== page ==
A new and surprisingly cheap ransomware called Stampado (detected by Trend Micro as Ransom_STAMPADO.A) has been discovered being advertised in the Dark Web for $39 for a lifetime license—a fraction of the price of other ransomware being offered in the ransomware-as-a-service (RaaS) market. Stampado ransomware is said to bear a number of similarities with CryptoLocker in terms of functionality.CryptoLocker(detected by Trend Micro asRANSOM_CRILOCK/CRYPLOCK), was discovered in 2013.
Stampado is being widely advertised in the Dark Web, with a video that shows how Stampado works. According to the ads, the authors are offering payloads in formats such as EXE, BAT, DLL, SCR, and CMD. It further explains that once a user is infected, Stampado locks the files with the “.locked” file extension.
Stampado is described to feature a ransom note that includes details on how to pay the ransom, and gives the victims a grace period of 96 hours to pay the ransom. If the ransom isn’t paid, it will delete a random file from the infected computer every six hours--similar to a behavior manifested byJigsaw. According to thereport, no Stampado samples have been detected in the wild at the time of writing; hence, there is still no way to find out if the ransomware could be decrypted.
The ransomware-as-a-service model has become an attractive commodity among cybercriminals as it lowers the barriers of entry for cybercriminals, with buyers receiving a complete package with builders and access to a control panel that allow them to modify and run their own digital extortion operation. In May 2016, a site in the dark web was offering Locky ransomware for $3,000, as well as a new ransomware variant called Goliath for $2,100. It was also revealed that the latter’s source code was supposedly derived from Locky, catering to beginners who are just starting to venture into cybercrime.
Other ransomware variants, such asPetya, Mischa, and Cerber, are known to be offered as RaaS products on deep web marketplaces and closed forums, where ransomware can either be "rented" for a set period of time, or used in a business model where affiliates distribute the ransomware and developers rake in commissions for every paid ransom. While more established ransomware families are offered for hundreds or thousands of dollars to acquire, Stampado's advertised low price could make for an appealing product for would-be cybercriminals looking to start their own ransomware operation without shelling out a significant capital.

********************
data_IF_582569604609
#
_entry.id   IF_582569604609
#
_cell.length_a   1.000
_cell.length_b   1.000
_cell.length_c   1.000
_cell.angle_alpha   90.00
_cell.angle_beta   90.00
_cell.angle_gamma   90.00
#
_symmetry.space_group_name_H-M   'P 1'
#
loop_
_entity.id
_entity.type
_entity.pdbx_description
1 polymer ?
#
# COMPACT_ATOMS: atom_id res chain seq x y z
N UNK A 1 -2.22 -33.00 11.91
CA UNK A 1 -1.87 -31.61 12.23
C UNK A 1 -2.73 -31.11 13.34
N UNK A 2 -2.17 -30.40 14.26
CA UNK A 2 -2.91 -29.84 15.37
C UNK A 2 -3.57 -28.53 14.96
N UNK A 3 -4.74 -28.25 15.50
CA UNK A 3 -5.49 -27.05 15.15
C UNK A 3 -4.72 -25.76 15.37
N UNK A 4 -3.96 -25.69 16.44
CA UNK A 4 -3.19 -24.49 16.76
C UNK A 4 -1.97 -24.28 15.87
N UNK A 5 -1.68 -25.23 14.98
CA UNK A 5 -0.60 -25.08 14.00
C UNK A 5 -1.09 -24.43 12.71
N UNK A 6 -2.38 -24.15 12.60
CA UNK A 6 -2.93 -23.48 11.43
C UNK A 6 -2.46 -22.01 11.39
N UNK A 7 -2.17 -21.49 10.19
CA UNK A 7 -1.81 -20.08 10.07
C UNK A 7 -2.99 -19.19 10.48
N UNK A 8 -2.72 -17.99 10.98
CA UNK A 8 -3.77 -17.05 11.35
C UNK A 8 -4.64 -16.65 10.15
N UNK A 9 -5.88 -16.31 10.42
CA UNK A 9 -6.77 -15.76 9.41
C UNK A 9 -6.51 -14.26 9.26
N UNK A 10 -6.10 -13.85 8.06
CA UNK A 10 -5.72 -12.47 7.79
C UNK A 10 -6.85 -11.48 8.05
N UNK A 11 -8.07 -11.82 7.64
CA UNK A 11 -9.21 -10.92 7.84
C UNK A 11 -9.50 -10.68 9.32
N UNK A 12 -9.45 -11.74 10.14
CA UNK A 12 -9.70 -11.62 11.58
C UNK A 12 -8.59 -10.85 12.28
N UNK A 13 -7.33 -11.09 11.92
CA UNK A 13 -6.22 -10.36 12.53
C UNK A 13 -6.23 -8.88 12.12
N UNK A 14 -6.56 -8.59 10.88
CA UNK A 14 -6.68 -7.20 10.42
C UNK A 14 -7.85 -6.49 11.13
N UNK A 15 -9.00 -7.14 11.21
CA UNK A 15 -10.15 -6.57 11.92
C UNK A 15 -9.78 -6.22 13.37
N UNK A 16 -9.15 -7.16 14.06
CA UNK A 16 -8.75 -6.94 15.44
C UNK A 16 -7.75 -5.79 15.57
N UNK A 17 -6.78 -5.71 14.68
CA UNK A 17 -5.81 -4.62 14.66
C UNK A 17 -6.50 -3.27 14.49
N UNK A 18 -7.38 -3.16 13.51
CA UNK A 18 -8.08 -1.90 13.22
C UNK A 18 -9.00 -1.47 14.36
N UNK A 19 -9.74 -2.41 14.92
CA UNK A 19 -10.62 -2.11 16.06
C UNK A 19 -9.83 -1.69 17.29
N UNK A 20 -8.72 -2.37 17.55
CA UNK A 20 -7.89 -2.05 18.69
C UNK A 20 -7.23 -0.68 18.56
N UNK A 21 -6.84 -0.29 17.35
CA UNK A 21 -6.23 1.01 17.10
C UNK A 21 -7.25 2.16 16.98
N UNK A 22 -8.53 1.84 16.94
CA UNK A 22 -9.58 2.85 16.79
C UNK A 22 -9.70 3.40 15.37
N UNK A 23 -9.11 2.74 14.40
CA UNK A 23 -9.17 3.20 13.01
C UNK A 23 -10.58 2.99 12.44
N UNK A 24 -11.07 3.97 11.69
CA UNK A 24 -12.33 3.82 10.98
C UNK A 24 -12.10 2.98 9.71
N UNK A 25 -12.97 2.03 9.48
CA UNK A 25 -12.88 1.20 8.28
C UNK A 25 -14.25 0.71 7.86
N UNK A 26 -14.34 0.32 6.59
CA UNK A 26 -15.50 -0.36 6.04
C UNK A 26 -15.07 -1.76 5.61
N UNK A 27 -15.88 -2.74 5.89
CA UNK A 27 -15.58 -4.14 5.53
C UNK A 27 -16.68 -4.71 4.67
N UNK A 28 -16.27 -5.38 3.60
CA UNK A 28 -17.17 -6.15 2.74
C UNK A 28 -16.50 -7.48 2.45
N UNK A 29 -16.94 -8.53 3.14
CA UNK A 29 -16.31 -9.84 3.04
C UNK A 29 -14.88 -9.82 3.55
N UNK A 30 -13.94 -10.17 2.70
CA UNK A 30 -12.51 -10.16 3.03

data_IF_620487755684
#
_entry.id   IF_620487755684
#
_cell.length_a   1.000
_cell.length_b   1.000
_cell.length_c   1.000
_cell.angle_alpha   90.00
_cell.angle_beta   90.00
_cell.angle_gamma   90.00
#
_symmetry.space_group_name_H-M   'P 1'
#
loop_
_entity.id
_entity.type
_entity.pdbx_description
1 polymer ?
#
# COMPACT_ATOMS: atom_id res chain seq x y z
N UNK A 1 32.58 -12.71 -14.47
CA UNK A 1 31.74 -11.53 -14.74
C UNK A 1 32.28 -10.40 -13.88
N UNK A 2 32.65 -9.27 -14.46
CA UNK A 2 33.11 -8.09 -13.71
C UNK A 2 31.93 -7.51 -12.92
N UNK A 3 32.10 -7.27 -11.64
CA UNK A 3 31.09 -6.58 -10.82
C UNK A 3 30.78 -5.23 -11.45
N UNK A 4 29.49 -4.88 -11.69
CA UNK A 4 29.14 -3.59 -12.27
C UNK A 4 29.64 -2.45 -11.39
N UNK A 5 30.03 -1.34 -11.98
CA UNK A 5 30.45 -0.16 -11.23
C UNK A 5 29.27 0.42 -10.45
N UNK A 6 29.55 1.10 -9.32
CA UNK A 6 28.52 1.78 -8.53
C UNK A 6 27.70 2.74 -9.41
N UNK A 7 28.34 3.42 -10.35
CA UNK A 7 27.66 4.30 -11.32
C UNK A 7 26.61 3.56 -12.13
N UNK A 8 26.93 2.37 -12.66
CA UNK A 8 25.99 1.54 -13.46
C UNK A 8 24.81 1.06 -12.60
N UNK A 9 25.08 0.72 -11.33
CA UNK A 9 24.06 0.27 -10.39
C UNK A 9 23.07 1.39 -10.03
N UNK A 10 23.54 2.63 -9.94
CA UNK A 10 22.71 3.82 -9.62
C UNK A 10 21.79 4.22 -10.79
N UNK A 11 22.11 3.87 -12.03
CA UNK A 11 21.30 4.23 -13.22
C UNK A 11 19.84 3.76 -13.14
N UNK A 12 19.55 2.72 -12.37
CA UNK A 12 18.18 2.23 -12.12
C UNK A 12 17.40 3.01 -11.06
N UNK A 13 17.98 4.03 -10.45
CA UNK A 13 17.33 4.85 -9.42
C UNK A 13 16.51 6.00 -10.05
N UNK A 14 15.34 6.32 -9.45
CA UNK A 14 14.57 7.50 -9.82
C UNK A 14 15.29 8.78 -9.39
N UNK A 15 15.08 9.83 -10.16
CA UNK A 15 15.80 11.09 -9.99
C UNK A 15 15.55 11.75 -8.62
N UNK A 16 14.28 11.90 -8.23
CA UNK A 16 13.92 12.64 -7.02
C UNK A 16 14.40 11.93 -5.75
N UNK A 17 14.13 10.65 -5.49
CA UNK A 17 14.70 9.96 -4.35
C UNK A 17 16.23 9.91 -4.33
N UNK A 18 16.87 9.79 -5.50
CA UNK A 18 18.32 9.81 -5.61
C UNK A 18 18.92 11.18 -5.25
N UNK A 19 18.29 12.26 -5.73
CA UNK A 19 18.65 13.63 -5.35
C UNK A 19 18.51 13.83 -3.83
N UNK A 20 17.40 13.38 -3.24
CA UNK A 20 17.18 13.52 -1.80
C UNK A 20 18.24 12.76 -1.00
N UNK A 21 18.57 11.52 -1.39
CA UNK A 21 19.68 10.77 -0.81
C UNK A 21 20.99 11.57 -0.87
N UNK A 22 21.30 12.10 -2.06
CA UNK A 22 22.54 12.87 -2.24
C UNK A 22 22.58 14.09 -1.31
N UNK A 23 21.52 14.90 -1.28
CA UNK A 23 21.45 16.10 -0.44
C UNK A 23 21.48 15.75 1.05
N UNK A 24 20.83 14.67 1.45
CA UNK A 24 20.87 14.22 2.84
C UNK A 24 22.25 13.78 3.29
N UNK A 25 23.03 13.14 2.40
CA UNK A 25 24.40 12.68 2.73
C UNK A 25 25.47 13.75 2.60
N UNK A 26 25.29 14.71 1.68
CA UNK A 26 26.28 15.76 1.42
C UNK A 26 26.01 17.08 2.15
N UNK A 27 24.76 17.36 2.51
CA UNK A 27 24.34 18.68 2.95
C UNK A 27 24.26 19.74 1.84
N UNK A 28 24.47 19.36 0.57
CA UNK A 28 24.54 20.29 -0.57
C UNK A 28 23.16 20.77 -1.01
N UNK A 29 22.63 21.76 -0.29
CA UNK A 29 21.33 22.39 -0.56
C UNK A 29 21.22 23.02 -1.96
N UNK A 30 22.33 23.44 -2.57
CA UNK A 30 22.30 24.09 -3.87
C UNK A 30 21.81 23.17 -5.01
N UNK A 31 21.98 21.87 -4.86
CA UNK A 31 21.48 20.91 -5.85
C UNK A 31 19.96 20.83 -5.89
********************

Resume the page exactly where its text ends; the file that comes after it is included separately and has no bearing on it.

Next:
Trend Micro endpoint solutions such asTrend Micro™ Security,Smart Protection Suites, andWorry-Free™ Business Securitycan protect users and businesses from this threat. Strong password policies and the disabling of automatic macro loading in Office programs, along with regular patching schedules, are also among the valid and tested ways to keep ransomware at bay. Additionally,Trend Micro™ Deep Securityprovides advanced server security for physical, virtual, and cloud servers. It protects enterprise applications and data from breaches and business disruptions without requiring emergency patching. This comprehensive, centrally-managed platform helps simplify security operations while enabling regulatory compliance and accelerating the ROI of virtualization and cloud projects.
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